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City manager: Police contract’s end to affect hiring, promotions, pay


Highlights

Austin’s interim city manager sent out a memo about the things that will change without a police contract.

The most significant changes will affect hiring, promotions and compensation, she said.

Austin’s contract with its police officers is set to expire Friday without a replacement — and the city could lose flexibility in hiring, promoting and compensating its officers, according to interim City Manager Elaine Hart.

In a memo sent to Mayor Steve Adler and the City Council last week, Hart detailed the most significant changes to current practices that will occur after the Police Department reverts to using the state’s civil service laws, rather than an employment contract with the city.

The Austin City Council unanimously rejected a proposed contract Dec. 13. Council members said the proposed raises were too expensive and that the draft did not sufficiently improve citizen access to police records and oversight.

Council members urged the police union to return to the negotiation table with city’s staff to craft a different proposal, but the Austin police union informed the city on Dec. 19 that the union didn’t think it could reach an agreement in the time allotted. Union leaders have said they’re willing to restart negotiations next year.

How a lack of a contract will affect hiring depends on whether and when the city and the police union return to the negotiating table. Hiring won’t be affected until the second quarter of 2018, when the department begins recruiting for its 2019 cadet class.

A class of 93 cadets graduated last week, and the Police Department has already selected its cadets for the upcoming academy class that begins in February. Cadets in both classes were selected under the old employment contract, which meant that Austin police could select candidates based on criteria such as diversity and interviews in addition to a written test. State law requires that they only base hiring and promotions on a written test.

“Without these assessment (criteria), APD will be unable to measure communication skills, interpersonal skills, ability to multi-task in a stressful environment and overall problem solving skills,” Hart wrote.

If the city and the Austin police union don’t decide to renegotiate a contract anytime soon, “the biggest thing the citizens of Austin have lost is the diversity hiring,” said Rebecca Webber, chairwoman of the city’s Public Safety Commission. “That has a greater effect on citizens than anything else.”

Some promotions will be affected immediately. Promotions occur on a schedule at the Police Department, with lieutenant promotions expected to occur in July, commander promotions to occur in November and sergeant promotions to occur in December 2018.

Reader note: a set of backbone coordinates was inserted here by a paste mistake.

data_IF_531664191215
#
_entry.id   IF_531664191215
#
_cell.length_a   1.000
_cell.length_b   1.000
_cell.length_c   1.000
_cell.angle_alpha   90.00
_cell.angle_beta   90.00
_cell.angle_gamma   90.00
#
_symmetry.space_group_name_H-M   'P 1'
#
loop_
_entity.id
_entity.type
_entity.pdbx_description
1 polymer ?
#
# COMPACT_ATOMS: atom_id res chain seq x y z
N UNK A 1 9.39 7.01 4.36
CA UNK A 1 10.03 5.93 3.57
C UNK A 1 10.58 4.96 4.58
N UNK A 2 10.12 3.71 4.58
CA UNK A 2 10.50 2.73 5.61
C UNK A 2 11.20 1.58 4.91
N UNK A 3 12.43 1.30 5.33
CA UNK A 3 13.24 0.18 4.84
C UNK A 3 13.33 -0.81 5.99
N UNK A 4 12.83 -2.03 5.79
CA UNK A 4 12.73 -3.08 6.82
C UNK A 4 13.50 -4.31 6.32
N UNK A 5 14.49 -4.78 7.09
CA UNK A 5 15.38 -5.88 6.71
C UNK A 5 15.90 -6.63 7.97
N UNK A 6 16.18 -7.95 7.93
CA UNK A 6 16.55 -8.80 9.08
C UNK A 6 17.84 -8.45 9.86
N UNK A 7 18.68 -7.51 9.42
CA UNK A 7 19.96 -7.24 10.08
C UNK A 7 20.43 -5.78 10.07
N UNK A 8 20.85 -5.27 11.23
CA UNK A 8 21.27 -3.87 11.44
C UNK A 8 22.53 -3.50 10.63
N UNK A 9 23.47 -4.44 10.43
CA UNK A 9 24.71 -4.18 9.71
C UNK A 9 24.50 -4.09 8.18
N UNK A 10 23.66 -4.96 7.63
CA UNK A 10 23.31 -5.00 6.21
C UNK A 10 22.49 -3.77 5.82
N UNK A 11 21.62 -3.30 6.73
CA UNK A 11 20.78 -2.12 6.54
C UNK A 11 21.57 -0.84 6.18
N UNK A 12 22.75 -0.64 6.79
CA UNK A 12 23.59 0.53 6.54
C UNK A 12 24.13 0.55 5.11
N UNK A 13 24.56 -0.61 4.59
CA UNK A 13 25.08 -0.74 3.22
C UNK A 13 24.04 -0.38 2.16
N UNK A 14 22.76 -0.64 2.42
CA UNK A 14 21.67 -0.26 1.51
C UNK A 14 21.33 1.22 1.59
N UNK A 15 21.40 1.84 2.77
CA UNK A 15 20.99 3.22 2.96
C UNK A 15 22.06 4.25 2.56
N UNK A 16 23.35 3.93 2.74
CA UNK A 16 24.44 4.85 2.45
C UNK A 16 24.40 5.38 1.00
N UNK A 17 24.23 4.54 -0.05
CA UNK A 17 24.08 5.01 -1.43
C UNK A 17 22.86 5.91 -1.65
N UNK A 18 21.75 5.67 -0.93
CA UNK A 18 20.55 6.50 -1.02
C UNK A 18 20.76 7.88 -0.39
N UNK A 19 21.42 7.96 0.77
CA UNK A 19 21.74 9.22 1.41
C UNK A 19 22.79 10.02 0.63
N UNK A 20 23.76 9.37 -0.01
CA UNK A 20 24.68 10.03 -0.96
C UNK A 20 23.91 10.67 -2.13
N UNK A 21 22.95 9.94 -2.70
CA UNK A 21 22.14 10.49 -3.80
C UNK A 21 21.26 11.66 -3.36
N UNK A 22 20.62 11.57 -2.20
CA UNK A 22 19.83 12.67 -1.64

But the Police Department gives its candidates about six months’ advance notice to prepare, so that means that officials will begin the promotion process in January for lieutenants and in June for commanders and sergeants, the memo says. Hart, in her memo, added that the process for commanders and sergeants could begin earlier than June because of a possible wave of police retirements. Austin officers who were already considering retirement could seek to get out now in order to receive their payouts of unused sick time, a benefit that will go away when the department reverts to the state civil service code.

“Without an agreement in place by that time, both will also be conducted under state civil service rules,” Hart wrote. “This will result in an entire testing cycle for the newest senior leaders of APD to be conducted on a written test alone.”

In terms of compensation, doing away with the contract means doing away with certain stipends that officers received for additional education and taking certain shifts. The city won’t be able to continue those beyond Dec. 29 unless the City Council approves an ordinance authorizing them.

Other stipends — for being a bilingual officer or a field training officer — will remain in place, but will be reduced, Hart said. Bilingual pay will be reduced from $175 a month to $75 a month, and field training pay will be reduced from $175 a month to a dollar an hour for each hour of actual training time.

Pay raises that officers receive as they gain seniority will continue under the state code.

Hart also pointed out in the memo that lieutenants and commanders will no longer be exempt from receiving overtime, which will likely result in an increase in overtime expenses as well as a reduction in these officials’ participation in community meetings and events as the department seeks to reduce those overtime expenses.

Hart added in the memo that she’ll provide the City Council with an analysis after Jan. 1 of the futures of the Police Department’s two oversight agencies. It’s currently unclear what will happen to the Citizen Review Panel and the Office of the Police Monitor in the absence of a labor agreement, though officials have said it’s likely the Citizen Review Panel will dissolve.



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